Racial disparities in bicycle helmet law force King County Board of Health decision
On October 21, the King County Board of Health discussed the rescinding of a county law that requires cyclists to wear helmets due to data identifying racial and socio-economic disparities in the application of the law by the police.
In June, council heard a briefing and panel discussion on bicycle helmet laws in King County and the disparate impacts of helmet enforcement. The data presented demonstrated that citations were issued to Blacks, Aboriginals and people of color more frequently than white cyclists, and that homeless people said the requirement for helmets was a frequently cited reason for engage with law enforcement.
Now the county leaders are trying to decide the role of government in enforcing public safety rules which should be common sense; how this application can be fair; and whether the use of law enforcement to enforce good public safety practices is effective in the first place.
During the public comment period of the board of health meeting, many public health experts, advocates and people with bicycle brain injuries testified on behalf of the importance of bicycle helmets in reducing the risk of cycling. permanent brain damage.
“There were a lot of people in the public comments commenting on an issue that is not before us today,” said Girmay Zahilay, board member and member of the King County Council. “Absolutely, helmets are effective. Absolutely, people should wear them. There isn’t a single person on the Board of Health who hasn’t already assumed these things to be true in their analysis. The issues before us are the methods of enforcement, the involvement of the police in non-criminal activity, the financial impact of citations, and whether there are any alternative routes we can take to achieve a very high level of Adherence to helmet use without the potentially negative consequences of police contact and disparate impacts.
Policy and public interest
The government could be seen to have a public interest in reducing these types of brain damage. Permanent head injuries have a negative impact on both the economy and the well-being not only of the person who suffered the injury, but also of their family and those who depend on them. Seventeen towns in the county have their own bicycle helmet mandate, including Auburn, Bellevue, Black Diamond, Burien, Des Moines, Duvall, Enumclaw, Federal Way, Issaquah, Kent, Lake Forest Park, Maple Valley, North Bend, Pacific , Renton, SeaTac and Snoqualmie.
However, with racism itself declared a public health crisis by the King County Board of Health, they now have to balance two different threats to public safety: wearing bicycle helmets and the unintended consequences of enforcement methods. .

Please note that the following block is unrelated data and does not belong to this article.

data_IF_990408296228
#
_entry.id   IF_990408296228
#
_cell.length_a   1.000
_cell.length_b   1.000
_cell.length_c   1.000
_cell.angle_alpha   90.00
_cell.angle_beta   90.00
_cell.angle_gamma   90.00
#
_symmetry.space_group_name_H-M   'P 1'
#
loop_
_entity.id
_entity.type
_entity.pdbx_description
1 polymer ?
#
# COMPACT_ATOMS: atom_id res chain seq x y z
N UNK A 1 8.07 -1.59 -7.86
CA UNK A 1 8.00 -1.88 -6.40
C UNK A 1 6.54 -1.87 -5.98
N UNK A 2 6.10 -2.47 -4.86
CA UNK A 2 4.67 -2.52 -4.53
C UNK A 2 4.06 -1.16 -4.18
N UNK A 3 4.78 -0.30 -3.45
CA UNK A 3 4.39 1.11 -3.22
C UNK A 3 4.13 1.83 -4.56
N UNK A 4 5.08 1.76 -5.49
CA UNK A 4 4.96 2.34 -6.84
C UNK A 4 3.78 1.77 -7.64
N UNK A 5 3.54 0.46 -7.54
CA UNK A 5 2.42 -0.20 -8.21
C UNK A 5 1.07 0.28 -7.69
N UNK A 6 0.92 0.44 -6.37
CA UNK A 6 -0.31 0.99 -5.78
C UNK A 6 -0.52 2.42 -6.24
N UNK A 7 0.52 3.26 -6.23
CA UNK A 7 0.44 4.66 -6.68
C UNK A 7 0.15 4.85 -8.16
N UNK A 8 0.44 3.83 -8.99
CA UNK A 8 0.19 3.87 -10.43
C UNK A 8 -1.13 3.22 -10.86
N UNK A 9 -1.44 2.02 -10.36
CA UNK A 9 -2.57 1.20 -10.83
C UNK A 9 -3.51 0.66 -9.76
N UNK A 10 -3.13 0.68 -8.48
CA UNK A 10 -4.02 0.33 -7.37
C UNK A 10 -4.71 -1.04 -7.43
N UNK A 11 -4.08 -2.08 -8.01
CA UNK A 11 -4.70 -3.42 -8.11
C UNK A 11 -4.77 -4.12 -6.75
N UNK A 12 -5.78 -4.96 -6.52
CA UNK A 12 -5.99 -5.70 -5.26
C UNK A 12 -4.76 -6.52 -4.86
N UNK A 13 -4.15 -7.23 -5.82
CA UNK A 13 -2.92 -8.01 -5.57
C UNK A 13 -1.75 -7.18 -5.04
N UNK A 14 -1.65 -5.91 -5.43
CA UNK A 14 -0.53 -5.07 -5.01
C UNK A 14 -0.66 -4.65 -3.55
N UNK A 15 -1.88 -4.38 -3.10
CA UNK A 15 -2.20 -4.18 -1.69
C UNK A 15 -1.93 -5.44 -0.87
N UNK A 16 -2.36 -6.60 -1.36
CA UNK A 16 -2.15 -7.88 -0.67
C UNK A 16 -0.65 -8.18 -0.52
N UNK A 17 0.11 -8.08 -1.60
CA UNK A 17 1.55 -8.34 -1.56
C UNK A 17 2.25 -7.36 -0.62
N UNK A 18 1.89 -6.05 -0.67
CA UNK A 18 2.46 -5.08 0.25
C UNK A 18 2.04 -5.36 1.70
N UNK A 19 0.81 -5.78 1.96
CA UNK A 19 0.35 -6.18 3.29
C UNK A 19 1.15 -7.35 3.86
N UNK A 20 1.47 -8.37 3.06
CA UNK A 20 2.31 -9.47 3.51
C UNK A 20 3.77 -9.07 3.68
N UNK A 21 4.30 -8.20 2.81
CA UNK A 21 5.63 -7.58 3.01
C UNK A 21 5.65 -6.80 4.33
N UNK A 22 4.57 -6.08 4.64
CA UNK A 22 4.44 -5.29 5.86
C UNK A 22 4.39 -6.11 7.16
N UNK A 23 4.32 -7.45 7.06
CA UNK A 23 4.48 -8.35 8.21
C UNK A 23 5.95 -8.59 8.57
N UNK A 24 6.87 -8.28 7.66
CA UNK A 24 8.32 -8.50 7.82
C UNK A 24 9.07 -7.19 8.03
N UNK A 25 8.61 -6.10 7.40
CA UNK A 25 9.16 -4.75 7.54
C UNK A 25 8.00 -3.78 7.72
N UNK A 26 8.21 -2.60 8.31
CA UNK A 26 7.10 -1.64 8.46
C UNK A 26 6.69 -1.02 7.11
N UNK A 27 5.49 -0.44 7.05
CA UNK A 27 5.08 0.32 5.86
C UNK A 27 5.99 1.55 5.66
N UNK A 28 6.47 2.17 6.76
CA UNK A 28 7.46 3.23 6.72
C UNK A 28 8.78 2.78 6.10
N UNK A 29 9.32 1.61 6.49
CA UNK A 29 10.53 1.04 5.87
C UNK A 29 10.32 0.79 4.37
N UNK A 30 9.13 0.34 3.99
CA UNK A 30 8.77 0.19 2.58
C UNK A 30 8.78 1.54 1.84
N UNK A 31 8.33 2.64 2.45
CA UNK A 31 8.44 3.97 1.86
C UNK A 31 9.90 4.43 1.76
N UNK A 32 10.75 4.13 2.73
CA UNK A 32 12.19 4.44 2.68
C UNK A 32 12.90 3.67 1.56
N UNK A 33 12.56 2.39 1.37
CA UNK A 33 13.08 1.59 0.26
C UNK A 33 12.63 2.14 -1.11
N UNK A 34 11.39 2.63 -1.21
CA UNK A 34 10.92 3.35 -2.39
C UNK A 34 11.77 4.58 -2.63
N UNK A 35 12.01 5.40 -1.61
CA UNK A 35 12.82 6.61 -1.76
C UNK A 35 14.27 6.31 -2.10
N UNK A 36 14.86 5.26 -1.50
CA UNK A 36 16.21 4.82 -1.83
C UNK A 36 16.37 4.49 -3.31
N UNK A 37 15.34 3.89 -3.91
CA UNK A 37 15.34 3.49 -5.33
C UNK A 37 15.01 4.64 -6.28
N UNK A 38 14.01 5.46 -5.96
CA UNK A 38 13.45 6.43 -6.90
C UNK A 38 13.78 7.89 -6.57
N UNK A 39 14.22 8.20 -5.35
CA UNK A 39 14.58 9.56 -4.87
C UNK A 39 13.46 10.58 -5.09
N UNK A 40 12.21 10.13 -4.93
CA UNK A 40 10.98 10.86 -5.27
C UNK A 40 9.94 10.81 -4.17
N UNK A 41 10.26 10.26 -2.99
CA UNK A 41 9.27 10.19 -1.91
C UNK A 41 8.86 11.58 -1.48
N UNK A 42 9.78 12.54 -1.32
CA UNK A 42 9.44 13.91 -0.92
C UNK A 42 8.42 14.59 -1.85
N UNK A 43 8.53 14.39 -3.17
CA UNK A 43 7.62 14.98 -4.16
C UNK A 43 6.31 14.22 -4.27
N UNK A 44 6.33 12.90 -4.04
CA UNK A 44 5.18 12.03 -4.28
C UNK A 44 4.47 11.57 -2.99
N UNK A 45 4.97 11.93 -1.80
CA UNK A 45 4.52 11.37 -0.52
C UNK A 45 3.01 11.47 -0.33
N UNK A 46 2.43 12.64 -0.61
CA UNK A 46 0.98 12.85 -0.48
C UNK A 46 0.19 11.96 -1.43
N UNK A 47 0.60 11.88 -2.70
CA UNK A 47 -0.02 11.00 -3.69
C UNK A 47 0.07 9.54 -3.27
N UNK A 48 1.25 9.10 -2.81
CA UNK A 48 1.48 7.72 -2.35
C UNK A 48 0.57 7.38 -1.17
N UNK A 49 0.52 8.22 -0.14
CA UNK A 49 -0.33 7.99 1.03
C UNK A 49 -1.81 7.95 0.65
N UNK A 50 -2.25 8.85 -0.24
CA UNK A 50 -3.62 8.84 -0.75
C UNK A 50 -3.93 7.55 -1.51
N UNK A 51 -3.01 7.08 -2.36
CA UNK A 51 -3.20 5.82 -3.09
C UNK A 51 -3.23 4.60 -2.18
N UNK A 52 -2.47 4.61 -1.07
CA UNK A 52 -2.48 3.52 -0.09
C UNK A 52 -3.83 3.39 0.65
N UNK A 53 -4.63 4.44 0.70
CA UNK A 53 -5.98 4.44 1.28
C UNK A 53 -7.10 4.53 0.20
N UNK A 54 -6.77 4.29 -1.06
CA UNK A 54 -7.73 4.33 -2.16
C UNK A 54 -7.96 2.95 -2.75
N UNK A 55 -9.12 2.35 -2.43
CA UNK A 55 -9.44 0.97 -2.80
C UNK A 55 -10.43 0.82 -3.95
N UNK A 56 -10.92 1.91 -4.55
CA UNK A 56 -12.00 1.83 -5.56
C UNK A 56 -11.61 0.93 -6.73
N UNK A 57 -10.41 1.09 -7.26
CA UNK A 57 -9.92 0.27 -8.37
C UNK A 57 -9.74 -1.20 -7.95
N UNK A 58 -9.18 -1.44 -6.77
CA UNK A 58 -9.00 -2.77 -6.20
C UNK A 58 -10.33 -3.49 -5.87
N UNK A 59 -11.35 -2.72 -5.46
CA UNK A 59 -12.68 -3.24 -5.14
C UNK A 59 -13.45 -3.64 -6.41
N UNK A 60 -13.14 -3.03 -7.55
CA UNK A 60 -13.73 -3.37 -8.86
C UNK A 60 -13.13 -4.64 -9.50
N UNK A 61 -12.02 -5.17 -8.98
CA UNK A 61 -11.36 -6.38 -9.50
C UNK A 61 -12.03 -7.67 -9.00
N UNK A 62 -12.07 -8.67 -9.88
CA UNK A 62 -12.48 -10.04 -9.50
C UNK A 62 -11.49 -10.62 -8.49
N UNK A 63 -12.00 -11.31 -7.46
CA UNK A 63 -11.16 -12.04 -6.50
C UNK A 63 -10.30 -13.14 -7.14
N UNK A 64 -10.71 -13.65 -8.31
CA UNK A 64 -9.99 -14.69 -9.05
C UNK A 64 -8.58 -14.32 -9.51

In public comments, Seattle attorney Melissa Carter cited an ACLU study on racial disparities in traffic control in Florida. The study found “significant” racial disparities among those who were arrested and cited by police for seat belt violations, another security measure imposed.
“The ACLU has not proposed removing seat belt laws as a solution,” Carter said. “Rather,” they said, “let’s look at the underlying causes and diagnose the problem of conscious or unconscious bias in policing. ”
Tiffani McCoy, advocacy director for Real Change Homeless Empowerment Project, testified in favor of repealing the helmet law, saying it was used as a way for police to “harass” members of the community BIPOC as well as the homeless, while people like tourists are allowed to break the helmet law without consequence.
“We cannot maintain policies that we know are actively harming vulnerable and marginalized communities,” McCoy said.
Seattle children’s doctor Beth Ebel called the debate over whether to keep the helmet law or repeal it in the name of fairness a “false dichotomy.”
“Racism is harmful. It also causes injury and scarring, but it’s not a compromise between the two. We can have a helmet law and also have a law and a program that promotes fairness, ”she said.
Lee Lambert, executive director of the Cascade Bicycle Club, supported the repeal of the current helmet law in favor of increased safety education and helmet access in the region. His organization provides low cost $ 10 helmets to anyone who needs them. Lambert argued for a “proactive” approach to helmet safety as opposed to a “punitive” approach.
The board ultimately decided to defer voting on the matter until its next meeting.
Jeanne Kohl-Welles, board member and member of the King County Council, urged the board to wait and explore more data and information before repealing the helmet law. She feared that safety education efforts would not be effective for populations who needed them most and that the health council’s view of repealing a law requiring helmets to appear seemed to give the green light to cyclists without helmets. .